Removal Proceedings

What are removal proceedings?

Removal proceedings are civil administrative proceedings to determine whether or not a person may remain in the US. Lawful Permanent Residents may be placed into removal proceedings and people in the US without permission may also be placed into removal proceedings. Removal proceedings used to be called deportation proceedings and many people still use the term “deportation.”

Removal proceedings are similar to other courtroom settings. There is an immigration judge, an attorney representing the government (“ICE attorney”) and a translator. In most cases, the ICE attorney is presenting the government’s position which is that the person has done something wrong and is “removable” from the US. The person is given an opportunity to submit applications for relief from removal and may be able to stay in the US.

How does on get into removal proceedings?

There are several ways a person winds up in removal proceedings.
The 3 most common ways are:

  • 1

    A person commits a crime, US Immigration and Customs Enforcement (“ICE”) learns of the crime and then decides to place the person into removal proceedings.

  • 2

    A person has applied for Political Asylum and/or Withholding of Removal and/or Protection under the Convention Against Torture (“CAT”) and the application has been denied.

  • 3

    The person is caught and it is determined that the person has no permission to be in the US. An example of this would be a worksite raid.

An example to describe how the removal process works:

Elvis is a lawful permanent resident of the US. He was arrested and charged with domestic violence for hitting his spouse in the head with a bowling ball. He is convicted in State court and is sentenced to 2 years in prison.

Prior to his release from State prison, ICE requests that Elvis be turned over to them so that they may initiate removal proceedings against him. On the day Elvis is to be released from State prison, ICE shows up and takes Elvis into ICE custody.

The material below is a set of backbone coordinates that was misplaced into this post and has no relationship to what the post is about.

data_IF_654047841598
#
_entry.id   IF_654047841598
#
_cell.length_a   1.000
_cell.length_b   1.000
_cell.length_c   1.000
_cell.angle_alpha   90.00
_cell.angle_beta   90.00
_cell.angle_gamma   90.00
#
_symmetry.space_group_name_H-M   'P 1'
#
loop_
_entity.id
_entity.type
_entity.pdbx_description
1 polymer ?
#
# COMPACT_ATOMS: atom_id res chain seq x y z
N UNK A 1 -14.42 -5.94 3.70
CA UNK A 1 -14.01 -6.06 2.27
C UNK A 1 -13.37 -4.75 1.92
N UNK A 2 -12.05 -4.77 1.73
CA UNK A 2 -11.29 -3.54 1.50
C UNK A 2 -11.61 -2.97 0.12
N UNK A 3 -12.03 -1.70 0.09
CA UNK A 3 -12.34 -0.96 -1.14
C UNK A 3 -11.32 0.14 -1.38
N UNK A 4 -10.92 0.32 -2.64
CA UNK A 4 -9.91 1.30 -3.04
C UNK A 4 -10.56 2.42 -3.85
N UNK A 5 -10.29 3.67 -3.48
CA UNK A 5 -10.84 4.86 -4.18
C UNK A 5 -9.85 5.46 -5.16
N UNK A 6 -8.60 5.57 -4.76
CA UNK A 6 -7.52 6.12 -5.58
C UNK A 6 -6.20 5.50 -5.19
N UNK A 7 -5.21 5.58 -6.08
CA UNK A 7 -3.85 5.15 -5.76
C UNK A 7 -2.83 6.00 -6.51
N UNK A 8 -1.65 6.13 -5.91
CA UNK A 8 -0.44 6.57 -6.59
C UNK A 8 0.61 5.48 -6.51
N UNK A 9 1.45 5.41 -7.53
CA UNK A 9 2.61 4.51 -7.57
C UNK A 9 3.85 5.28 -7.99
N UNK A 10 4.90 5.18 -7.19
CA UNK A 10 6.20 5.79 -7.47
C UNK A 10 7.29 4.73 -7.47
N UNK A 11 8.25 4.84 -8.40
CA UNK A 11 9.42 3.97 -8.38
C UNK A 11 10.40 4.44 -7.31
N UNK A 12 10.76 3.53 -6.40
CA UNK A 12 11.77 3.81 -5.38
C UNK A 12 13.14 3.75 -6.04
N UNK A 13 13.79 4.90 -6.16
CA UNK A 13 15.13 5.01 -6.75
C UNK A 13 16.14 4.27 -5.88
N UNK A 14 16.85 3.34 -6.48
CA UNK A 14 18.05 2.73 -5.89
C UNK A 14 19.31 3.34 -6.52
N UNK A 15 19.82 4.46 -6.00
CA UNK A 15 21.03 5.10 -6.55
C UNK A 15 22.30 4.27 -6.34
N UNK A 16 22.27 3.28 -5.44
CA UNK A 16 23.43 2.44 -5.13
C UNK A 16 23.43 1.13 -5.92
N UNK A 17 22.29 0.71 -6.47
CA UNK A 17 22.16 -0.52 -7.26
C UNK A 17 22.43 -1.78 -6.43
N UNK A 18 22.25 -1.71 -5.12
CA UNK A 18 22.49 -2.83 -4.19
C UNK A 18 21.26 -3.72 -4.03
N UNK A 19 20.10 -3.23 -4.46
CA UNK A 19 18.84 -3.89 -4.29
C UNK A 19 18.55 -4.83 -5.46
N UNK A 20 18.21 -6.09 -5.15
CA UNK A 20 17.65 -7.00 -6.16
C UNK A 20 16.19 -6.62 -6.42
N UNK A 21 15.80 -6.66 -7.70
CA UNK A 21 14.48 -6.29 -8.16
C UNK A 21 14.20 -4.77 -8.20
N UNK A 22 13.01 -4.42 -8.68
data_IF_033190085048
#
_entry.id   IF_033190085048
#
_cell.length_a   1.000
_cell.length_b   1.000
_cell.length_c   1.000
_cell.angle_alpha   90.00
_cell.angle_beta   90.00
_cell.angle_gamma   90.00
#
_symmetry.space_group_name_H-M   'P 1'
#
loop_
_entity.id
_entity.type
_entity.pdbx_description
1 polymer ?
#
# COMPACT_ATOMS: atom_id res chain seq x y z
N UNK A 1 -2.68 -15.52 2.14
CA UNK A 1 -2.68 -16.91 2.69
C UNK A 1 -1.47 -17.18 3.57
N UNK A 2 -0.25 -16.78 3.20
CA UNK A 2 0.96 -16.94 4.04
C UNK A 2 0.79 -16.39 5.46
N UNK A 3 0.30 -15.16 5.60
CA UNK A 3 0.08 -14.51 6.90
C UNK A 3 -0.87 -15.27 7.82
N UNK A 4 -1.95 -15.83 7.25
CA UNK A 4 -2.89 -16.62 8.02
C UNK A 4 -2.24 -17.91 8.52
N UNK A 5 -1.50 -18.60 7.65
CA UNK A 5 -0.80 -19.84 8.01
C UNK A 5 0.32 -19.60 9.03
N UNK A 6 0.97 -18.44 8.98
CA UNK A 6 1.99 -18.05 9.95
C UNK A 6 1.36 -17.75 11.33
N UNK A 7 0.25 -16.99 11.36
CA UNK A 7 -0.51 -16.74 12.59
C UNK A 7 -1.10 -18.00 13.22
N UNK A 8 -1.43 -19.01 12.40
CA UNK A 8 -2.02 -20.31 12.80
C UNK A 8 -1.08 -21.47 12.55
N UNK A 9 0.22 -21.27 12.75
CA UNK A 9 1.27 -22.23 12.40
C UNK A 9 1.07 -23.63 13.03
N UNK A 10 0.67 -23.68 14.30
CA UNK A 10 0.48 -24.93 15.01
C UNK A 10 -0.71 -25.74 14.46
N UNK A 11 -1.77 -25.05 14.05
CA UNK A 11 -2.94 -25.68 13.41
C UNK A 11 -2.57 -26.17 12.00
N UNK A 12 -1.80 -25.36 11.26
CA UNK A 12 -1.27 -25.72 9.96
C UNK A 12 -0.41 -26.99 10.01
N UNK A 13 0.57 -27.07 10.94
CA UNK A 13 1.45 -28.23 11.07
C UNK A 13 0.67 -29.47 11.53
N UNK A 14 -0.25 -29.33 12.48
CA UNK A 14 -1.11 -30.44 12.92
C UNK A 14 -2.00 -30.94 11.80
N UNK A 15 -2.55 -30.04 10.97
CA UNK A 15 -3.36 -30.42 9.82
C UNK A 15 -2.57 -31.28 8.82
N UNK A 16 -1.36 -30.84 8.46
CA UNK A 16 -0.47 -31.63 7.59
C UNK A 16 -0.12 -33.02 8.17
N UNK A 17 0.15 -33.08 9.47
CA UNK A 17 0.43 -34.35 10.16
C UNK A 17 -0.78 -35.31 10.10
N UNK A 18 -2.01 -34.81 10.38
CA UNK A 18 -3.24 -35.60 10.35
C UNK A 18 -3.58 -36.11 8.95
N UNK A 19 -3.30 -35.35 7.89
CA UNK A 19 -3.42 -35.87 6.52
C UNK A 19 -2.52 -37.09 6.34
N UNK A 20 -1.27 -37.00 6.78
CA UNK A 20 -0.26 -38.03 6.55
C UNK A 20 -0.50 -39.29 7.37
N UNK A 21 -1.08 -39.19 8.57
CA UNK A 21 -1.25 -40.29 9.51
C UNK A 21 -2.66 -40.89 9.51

Elvis is now in a jail run by ICE. ICE has the discretion to set a bond so that Elvis may be released from custody as he goes through the removal process. If ICE does not approve a bond or sets the bond amount too high, Elvis has a right to a bond hearing before an immigration judge. The immigration judge will determine whether Elvis is a danger to the community and/or a flight risk. If the judge rules in Elvis’ favor and grants bond, then Elvis may be released from custody. If the bond request is denied, Elvis may appeal but will remain in custody during the appeal process.

After the bond hearing, the immigration judge will conduct a master calendar hearing. Elvis will be served a Notice to Appear (“NTA”) which is the charging document (similar to a criminal complaint). The NTA explains why the government wants to remove Elvis from the US. Elvis may admit or deny the charges against him.

If it is determined that Elvis is removable, then the immigration judge will schedule an individual hearing. Applications for relief must be filed at least 15 days before this hearing. The most common applications for relief include:

  1. Cancellation of Removal for lawful permanent residents;
  2. Cancellation of Removal for non-lawful permanent residents;
  3. Adjustment of Status;
  4. Waivers for criminal conduct.
  5. Political Asylum and/or Withholding of Removal and/or Protection under the Convention Against Torture (“CAT”)

In addition, denied applications for Political Asylum and/or Withholding of Removal and/or Protection under the Convention Against Torture (“CAT”) may also be renewed before the immigration judge.

At the individual hearing, Elvis will present his case to the immigration judge. Testimony will be taken from Elvis and any witnesses he wishes to call. The ICE attorney will also be able to ask questions of Elvis and any of his witnesses. If the ICE attorney calls witnesses, Elvis will also be able to ask questions of those witnesses.

At the end of the hearing, the immigration judge will usually make a decision. In certain circumstances, the immigration judge may issue a written decision at a later time. If the immigration judge grants any of Elvis’ applications for relief, then Elvis may remain in the US. The ICE attorney has the right to appeal the decision to the Board of Immigration Appeals (“BIA”). If the immigration judge denies all applications for relief, then in most cases, Elvis may also appeal the decision to the BIA.

This example is to provide you with a general overview of the removal process. Scroll down to review the most common applications for relief.

Jim to Go Daddy: Here is the description of the 5 common applications for relief.